Institutionalized theft backed by legislation…

05 Dec

President Mohamed Nasheed delivered his 76th address on Friday last, which was also the day after the completion of 2 years and 22 days of his first term as President of Maldives.

In this week’s radio address the President said that he no longer wished to speak about cutting down on the size of the Civil Service, but he wished to speak about creation of job opportunities. The President said that this will be done through mechanisms within the proposed budget for next year, which would facilitate the creation of 20,000 jobs. He said that these jobs would be created within the private sector and also said that this would be the main focus of the 2011 budget submitted to parliament.

The biggest challenge for the proposed development initiative of the president would be the institutionalized robbing  and legalized theft from SMEs that is so common place in the Maldives.

Several small businesses in the country are hard hit by payment defaults for goods and services that they give to customers. In the absence of sufficient legal mechanisms that enable collection of receivables, some resort to the practice of taking post dated checks.

In the event of a post dated check getting returned by the bank, the onus is on the person who gives the goods or services to find the person who defaulted on payment. And this has also to be done within one month, during which time it is usually impossible to find the person to hand deliver the notice of default to the issuer of the check. And when it is not possible the person who offered the service or gave the goods have to suffer. He is penalized and the person who took the goods and services goes squat free.

In addition, the banks take no responsibility for the bank instruments that they distribute in the form of bank checks. Persons and Companies who use checks “to be returned by the bank” have a way of getting assistance from the banks to continue to expand their fraud facilitated by the banks. They open new accounts in various names and continue to kill the small timers.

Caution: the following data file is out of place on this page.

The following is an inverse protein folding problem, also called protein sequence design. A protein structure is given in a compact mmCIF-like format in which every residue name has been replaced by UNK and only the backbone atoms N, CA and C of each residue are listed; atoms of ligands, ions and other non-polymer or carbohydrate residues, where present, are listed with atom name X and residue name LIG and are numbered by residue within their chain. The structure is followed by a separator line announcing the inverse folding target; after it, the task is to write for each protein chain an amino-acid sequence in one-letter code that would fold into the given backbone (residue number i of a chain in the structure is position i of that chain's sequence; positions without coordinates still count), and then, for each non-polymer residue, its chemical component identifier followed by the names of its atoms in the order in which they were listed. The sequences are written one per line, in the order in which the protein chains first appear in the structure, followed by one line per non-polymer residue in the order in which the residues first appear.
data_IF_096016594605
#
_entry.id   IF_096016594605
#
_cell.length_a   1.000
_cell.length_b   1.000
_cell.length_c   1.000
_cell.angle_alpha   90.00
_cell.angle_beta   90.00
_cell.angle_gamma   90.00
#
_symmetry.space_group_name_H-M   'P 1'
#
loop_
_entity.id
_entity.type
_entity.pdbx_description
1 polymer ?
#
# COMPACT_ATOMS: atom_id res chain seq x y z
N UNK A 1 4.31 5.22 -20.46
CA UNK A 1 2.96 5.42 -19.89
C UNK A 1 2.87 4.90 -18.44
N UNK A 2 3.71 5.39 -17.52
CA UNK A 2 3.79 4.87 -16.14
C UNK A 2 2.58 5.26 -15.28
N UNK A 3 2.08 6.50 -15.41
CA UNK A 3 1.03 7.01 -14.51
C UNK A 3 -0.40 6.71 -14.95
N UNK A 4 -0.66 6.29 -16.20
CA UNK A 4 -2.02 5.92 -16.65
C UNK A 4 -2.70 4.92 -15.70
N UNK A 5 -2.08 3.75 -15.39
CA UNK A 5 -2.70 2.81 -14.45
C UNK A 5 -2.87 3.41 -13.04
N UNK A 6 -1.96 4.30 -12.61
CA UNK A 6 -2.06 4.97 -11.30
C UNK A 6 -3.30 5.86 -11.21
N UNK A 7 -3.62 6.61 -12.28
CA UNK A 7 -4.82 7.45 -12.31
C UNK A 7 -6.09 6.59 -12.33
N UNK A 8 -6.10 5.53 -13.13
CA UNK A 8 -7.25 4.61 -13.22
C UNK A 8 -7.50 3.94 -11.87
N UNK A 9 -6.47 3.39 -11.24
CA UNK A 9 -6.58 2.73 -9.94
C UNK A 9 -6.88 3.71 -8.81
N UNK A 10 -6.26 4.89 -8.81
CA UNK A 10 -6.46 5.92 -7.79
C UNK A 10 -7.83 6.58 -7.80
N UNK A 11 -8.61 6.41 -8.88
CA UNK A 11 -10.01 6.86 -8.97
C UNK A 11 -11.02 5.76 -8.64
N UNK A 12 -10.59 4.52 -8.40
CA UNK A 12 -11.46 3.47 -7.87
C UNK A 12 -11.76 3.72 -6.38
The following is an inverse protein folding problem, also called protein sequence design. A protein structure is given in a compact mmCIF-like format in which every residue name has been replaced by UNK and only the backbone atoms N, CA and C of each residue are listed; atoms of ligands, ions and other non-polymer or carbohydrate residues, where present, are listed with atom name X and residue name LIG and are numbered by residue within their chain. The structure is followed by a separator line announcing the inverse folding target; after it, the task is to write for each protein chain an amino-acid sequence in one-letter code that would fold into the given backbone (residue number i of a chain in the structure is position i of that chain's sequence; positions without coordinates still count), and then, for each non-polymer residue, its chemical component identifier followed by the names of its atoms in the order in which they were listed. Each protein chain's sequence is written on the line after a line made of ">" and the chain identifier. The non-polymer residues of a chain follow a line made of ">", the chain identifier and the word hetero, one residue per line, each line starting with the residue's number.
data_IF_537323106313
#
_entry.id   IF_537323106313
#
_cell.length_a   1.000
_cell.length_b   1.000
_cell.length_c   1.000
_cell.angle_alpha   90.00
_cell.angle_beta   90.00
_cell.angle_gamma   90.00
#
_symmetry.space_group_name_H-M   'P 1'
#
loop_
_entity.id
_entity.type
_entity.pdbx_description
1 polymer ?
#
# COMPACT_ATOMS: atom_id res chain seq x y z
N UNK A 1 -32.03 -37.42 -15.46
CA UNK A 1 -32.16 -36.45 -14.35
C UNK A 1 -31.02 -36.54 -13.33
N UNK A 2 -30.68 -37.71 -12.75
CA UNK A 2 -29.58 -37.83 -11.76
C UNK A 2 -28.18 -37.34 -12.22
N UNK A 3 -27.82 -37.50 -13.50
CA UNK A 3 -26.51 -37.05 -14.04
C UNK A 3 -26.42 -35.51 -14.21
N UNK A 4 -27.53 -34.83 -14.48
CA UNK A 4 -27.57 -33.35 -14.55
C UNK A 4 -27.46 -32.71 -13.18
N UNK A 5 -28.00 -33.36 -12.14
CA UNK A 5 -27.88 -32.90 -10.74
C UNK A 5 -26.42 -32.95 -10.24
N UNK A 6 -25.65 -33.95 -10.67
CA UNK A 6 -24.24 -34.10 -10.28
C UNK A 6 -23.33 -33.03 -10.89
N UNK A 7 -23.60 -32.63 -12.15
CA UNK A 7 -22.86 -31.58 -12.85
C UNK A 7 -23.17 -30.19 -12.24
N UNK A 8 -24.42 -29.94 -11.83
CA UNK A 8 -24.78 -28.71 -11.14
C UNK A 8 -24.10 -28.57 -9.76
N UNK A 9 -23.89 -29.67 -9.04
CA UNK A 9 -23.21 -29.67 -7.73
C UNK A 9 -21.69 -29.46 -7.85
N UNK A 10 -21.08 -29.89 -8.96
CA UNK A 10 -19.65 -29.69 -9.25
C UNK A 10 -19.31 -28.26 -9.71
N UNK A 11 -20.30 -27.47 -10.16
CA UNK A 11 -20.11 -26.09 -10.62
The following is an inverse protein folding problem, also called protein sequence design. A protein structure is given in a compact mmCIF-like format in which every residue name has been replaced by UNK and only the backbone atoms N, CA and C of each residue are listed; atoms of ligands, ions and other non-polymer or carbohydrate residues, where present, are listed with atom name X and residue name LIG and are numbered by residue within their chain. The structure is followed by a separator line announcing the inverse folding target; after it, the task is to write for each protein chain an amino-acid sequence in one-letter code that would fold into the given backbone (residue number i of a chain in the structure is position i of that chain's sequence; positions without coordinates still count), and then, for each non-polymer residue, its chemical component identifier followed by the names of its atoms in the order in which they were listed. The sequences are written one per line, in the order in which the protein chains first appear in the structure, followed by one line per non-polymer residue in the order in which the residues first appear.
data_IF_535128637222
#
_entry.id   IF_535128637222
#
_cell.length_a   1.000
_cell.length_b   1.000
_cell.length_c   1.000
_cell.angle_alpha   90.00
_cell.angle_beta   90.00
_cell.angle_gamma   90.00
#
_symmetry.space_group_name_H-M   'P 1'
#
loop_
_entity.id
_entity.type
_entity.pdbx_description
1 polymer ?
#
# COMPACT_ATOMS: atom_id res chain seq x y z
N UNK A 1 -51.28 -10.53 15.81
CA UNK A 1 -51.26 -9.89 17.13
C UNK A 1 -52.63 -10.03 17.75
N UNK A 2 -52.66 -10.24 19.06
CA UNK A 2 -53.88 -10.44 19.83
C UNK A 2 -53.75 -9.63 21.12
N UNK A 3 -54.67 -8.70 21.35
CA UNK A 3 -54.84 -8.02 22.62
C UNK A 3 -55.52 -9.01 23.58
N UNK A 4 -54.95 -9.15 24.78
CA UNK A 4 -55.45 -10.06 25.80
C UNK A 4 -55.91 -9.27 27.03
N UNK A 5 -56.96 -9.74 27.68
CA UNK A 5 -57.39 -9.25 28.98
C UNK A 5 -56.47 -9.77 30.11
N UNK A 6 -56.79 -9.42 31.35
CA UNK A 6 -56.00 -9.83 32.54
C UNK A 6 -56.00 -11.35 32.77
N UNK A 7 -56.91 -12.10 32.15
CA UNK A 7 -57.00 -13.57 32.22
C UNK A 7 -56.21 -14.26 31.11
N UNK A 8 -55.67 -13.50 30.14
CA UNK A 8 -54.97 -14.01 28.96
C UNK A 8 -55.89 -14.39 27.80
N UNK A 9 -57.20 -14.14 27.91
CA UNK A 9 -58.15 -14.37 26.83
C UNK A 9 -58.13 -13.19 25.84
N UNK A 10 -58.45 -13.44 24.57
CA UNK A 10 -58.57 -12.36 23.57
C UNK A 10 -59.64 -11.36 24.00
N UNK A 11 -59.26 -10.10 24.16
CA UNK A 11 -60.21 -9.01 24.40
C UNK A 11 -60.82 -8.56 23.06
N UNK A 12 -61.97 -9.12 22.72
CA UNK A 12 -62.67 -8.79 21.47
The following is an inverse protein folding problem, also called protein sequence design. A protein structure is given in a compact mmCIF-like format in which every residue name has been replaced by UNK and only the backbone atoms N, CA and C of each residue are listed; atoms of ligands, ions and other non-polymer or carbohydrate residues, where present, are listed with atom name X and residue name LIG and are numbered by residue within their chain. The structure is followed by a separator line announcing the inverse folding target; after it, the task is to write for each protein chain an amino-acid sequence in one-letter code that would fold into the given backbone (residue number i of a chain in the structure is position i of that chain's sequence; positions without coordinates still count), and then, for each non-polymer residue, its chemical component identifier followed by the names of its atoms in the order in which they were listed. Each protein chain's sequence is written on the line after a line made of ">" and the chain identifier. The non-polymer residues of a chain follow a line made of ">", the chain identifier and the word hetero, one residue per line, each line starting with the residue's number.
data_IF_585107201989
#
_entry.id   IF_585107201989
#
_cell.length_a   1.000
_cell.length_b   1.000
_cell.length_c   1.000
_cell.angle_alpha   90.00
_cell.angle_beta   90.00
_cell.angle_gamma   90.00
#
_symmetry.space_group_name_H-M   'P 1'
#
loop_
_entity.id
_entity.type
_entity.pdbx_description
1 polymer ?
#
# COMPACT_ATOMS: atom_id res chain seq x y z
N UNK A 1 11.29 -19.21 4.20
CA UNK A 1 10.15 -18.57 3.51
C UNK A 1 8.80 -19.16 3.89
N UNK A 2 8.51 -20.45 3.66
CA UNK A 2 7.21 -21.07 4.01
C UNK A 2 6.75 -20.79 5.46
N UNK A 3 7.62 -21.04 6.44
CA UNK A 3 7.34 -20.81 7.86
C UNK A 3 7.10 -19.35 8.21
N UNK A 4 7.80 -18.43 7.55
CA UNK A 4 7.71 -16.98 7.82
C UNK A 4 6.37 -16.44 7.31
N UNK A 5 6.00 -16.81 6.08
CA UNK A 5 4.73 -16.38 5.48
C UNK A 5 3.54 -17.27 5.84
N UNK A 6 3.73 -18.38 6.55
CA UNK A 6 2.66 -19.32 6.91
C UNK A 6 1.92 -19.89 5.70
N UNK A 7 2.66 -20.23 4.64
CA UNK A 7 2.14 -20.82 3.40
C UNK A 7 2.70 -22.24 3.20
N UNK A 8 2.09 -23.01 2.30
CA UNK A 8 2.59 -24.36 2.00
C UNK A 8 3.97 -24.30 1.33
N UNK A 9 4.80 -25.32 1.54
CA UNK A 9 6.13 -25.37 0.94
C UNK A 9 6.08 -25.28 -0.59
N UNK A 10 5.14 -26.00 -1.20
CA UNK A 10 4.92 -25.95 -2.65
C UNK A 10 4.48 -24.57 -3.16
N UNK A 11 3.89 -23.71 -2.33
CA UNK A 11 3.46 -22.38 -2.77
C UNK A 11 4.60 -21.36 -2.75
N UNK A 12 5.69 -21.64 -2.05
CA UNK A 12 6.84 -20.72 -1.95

Maldives is a country where terms for payment agreed in contracts have no value. It doesn’t mean a thing. Small businesses don’t have the means to invest in credit collection from those who refuse to pay. They cannot afford the legal fees and the length of time that it takes to have a case closed. They are also at the mercy of these “investors” who rely on robbing the small businesses for their investments, to get additional work in order to get their employees engaged. A number of the government agencies also cannot be trusted to pay, and are managed by people who don’t have any idea of the suffering of the people who have to run after them to get what is theirs.

I can imagine the plight of the SMEs that will come up, who cannot survive unless the President sets up yet another commission to protect their very existence.

The Maldivian economy fosters institutionalized theft and robbing of vulnerable small businesses by daring investors. Unless this situation is reversed, the small businesses that would be put up through development loan financing will go bankrupt and the jobs that they create will add to the growing number of the unpaid and employed in this country.

It is unlikely that much will happen unless the President himself personally puts this right, as most of the others institutions are manned by people who have a conflict of interest issue when it comes to putting these things right.

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Posted by on December 5, 2010 in Economy



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